The rate of dolphin deaths in the Gulf of Mexico seems to be leveling off following the BP oil spill, but are they really better off?
The BP Deepwater Horizons oil spill caused absolute devastation in the Gulf of Mexico in 2010, and the damage continues today despite extensive cleanup efforts. According to an AP report, researchers said that the number of dolphins found washing up on the shores of Texas, Louisiana, Alabama, Mississippi, and Florida has finally begun to decline following the spill.
The National Marine Fisheries Service reported that a total of 1,433 dolphins and whales washed up on Gulf shores after being exposed to the oil from the spill. Roughly 87 percent of these were bottlenose dolphins. The highest rate of dolphin deaths occurred from 2010 to 2014, and many washed up dead or stillborn.
Some of the dolphins suffered from a bacterial infection contracted after the oil had weakened their immune systems. Others inhaled oil vapor on the water’s surface, absorbed it through their skin, or ingested it from sediments or fish that had become contaminated.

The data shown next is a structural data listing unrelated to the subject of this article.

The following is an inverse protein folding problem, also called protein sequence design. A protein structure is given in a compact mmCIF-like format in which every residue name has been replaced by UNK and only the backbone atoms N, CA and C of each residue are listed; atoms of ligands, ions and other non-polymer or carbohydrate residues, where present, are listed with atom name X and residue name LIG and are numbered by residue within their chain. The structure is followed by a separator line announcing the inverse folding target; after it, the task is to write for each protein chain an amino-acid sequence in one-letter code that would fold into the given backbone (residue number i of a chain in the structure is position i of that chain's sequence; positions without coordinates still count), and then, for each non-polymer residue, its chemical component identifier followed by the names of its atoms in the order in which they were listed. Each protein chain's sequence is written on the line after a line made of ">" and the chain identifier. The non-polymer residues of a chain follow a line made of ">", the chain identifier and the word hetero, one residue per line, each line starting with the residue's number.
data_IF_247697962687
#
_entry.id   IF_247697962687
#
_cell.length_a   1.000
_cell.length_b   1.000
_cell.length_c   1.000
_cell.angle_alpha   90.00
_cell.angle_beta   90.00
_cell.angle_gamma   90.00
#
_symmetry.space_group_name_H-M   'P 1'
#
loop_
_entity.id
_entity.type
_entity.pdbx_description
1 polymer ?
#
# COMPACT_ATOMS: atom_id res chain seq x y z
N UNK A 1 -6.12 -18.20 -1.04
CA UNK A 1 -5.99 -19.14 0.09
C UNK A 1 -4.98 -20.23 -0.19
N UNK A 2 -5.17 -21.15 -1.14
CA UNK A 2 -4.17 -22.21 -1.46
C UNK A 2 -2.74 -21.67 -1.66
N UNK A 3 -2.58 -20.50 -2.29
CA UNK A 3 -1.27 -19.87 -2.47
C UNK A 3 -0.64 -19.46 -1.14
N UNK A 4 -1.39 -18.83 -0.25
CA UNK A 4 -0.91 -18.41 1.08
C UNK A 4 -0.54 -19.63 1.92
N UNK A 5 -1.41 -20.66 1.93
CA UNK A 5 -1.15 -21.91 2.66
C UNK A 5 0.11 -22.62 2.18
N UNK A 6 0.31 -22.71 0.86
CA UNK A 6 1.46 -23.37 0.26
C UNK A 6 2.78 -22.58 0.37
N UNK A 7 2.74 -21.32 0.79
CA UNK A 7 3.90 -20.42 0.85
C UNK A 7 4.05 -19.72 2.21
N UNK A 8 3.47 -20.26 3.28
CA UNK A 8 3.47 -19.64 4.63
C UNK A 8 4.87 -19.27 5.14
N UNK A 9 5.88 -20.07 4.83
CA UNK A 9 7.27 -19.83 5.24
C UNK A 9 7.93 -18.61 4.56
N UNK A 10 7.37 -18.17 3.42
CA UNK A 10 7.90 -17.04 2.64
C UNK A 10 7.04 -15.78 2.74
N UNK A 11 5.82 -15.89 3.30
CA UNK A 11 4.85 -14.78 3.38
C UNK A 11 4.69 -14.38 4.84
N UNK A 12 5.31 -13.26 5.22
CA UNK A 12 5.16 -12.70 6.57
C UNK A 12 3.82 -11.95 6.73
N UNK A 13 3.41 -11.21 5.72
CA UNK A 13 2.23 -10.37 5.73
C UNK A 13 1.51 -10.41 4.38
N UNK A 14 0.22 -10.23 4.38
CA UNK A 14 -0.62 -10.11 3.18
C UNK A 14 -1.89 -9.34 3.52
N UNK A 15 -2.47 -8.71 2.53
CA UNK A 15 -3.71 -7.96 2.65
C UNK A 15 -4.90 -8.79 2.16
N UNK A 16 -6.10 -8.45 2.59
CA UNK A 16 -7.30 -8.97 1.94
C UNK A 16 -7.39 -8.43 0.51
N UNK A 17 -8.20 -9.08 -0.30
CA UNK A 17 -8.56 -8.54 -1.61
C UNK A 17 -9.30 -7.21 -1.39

BP was unavailable for comment following the recent NMFS report. It still may be too early for scientists to declare that dolphin populations are on the rebound. It might take years before a conclusive trend could be determined.
BP has agreed to pay a $20.8 billion settlement to the United States as a result of the spill. The incident spilled roughly 4.9 million barrels of oil in 2010, and killed 11 employees working on the offshore rig. It took responders nearly five months before the spill was stopped.
A recent NOAA report also examined the rate of dolphin demise in the Gulf, and found that prior to the spill, there were roughly 74 dolphins washing up on the shores each year. After the spill, the rate increased to nearly 250 individuals per year.
BP said in response to the NOAA report, “It’s really important to note that unfortunately, these large die-offs of dolphins aren’t unusual. Even though the UME (Unusually Mortality Event) may have overlapped in some areas with the oil spill, correlation is not evidence of causation.”
It’s not, but the number of petroleum engineers swimming in the Gulf following the spill compared to the number of dolphins was shockingly low.